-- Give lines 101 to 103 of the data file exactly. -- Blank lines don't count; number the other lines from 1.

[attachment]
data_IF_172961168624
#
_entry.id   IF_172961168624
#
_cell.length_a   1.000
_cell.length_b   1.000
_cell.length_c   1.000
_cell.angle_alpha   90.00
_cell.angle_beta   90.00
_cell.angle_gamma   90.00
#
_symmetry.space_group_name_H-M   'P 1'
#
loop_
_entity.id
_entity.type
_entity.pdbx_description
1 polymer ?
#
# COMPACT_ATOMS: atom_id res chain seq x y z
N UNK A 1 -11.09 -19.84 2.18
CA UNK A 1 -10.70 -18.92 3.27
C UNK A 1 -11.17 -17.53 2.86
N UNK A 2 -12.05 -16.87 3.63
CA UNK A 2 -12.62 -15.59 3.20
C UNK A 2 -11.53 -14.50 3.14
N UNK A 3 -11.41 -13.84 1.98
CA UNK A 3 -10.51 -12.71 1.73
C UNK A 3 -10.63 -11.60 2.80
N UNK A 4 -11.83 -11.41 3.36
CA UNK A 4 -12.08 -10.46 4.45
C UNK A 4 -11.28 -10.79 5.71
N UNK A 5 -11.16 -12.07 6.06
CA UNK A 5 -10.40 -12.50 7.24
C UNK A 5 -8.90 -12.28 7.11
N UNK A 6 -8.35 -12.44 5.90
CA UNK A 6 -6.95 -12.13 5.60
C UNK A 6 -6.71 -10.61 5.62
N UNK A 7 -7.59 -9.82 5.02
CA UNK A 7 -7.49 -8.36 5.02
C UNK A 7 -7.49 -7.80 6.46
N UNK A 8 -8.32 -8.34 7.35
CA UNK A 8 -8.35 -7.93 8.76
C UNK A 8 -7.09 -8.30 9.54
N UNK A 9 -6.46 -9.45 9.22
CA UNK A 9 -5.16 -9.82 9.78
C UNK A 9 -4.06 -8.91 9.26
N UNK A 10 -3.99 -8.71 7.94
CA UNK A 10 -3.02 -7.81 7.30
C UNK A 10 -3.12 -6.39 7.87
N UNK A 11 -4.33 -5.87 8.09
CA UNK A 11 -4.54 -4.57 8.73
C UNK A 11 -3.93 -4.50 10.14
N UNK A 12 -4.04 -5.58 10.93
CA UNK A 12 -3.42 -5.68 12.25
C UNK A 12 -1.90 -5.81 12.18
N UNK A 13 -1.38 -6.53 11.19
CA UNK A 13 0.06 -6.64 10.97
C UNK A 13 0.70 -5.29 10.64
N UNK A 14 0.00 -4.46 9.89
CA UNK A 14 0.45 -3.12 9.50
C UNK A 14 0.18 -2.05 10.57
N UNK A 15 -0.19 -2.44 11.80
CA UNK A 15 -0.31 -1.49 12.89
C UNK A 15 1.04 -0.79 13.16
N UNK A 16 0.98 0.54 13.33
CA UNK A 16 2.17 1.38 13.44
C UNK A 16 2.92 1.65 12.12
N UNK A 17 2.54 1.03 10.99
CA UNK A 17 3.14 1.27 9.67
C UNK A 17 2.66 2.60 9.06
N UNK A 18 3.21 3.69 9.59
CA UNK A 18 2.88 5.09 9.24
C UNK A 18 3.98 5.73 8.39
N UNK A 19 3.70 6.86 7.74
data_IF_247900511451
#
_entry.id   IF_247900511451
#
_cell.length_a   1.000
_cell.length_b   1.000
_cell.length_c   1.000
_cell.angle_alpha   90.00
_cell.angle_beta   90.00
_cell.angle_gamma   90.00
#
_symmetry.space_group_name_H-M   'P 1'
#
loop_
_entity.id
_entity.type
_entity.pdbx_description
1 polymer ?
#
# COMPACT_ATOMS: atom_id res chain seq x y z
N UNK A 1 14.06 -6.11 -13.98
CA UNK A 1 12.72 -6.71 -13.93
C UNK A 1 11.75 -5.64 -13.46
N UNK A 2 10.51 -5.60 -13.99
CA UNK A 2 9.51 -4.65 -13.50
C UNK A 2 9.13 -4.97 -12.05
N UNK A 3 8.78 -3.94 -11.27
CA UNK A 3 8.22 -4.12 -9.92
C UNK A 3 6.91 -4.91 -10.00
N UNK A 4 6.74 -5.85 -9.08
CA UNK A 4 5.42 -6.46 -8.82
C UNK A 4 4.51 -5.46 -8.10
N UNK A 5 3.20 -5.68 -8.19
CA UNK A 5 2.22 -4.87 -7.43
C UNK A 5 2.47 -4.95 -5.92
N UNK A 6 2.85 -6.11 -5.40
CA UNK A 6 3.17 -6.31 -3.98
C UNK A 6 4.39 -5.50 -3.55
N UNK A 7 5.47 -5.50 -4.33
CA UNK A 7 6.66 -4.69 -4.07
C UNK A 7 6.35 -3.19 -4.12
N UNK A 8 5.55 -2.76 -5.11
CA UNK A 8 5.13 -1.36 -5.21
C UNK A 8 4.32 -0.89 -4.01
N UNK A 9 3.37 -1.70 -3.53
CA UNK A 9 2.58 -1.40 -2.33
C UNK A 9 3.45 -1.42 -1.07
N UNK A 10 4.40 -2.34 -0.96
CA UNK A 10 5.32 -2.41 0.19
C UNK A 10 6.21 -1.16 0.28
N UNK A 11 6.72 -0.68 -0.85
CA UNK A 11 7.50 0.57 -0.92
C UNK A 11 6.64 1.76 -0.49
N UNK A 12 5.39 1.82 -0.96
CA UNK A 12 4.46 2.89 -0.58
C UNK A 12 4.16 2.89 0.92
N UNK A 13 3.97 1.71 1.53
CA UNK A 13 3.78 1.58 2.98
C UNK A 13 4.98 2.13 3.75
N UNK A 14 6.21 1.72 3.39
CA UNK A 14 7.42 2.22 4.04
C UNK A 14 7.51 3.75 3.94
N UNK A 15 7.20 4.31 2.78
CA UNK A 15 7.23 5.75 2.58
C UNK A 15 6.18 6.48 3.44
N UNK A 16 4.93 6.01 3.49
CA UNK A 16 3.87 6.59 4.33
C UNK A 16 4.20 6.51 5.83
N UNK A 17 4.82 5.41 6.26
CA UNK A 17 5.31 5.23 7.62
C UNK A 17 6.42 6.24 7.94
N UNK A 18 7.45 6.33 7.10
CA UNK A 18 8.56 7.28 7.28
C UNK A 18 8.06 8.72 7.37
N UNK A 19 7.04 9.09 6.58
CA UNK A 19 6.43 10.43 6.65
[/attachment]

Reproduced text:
C UNK A 2 9.13 -4.97 -12.05
N UNK A 3 8.78 -3.94 -11.27
CA UNK A 3 8.22 -4.12 -9.92